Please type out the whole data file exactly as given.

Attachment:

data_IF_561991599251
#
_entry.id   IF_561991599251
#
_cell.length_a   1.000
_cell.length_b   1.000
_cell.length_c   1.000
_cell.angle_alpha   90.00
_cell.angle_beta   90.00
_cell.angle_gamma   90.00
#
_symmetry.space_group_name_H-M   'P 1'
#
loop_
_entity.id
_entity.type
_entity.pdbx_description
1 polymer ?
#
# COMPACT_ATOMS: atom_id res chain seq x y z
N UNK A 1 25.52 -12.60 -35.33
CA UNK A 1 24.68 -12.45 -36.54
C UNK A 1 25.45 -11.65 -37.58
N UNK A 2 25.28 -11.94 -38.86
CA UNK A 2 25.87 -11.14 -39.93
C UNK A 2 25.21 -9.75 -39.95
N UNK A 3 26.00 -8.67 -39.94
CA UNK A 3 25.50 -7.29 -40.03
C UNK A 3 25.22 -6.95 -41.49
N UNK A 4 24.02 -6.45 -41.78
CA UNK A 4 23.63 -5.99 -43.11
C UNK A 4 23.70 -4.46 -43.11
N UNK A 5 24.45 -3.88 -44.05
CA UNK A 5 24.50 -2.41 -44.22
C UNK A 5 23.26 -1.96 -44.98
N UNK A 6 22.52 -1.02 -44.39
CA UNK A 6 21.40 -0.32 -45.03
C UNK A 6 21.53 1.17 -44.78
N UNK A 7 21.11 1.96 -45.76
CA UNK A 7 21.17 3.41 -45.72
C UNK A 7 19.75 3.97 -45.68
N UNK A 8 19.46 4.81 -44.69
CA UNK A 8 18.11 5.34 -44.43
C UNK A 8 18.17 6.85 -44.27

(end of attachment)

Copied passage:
data_IF_561991599251
#
_entry.id   IF_561991599251
#
_cell.length_a   1.000
_cell.length_b   1.000
_cell.length_c   1.000
_cell.angle_alpha   90.00
_cell.angle_beta   90.00
_cell.angle_gamma   90.00
#
_symmetry.space_group_name_H-M   'P 1'
#
loop_
_entity.id
_entity.type
_entity.pdbx_description
1 polymer ?
#
# COMPACT_ATOMS: atom_id res chain seq x y z
N UNK A 1 25.52 -12.60 -35.33
CA UNK A 1 24.68 -12.45 -36.54
C UNK A 1 25.45 -11.65 -37.58
N UNK A 2 25.28 -11.94 -38.86
CA UNK A 2 25.87 -11.14 -39.93
C UNK A 2 25.21 -9.75 -39.95
N UNK A 3 26.00 -8.67 -39.94
CA UNK A 3 25.50 -7.29 -40.03
C UNK A 3 25.22 -6.95 -41.49
N UNK A 4 24.02 -6.45 -41.78
CA UNK A 4 23.63 -5.99 -43.11
C UNK A 4 23.70 -4.46 -43.11
N UNK A 5 24.45 -3.88 -44.05
CA UNK A 5 24.50 -2.41 -44.22
C UNK A 5 23.26 -1.96 -44.98
N UNK A 6 22.52 -1.02 -44.39
CA UNK A 6 21.40 -0.32 -45.03
C UNK A 6 21.53 1.17 -44.78
N UNK A 7 21.11 1.96 -45.76
CA UNK A 7 21.17 3.41 -45.72
C UNK A 7 19.75 3.97 -45.68
N UNK A 8 19.46 4.81 -44.69
CA UNK A 8 18.11 5.34 -44.43
C UNK A 8 18.17 6.85 -44.27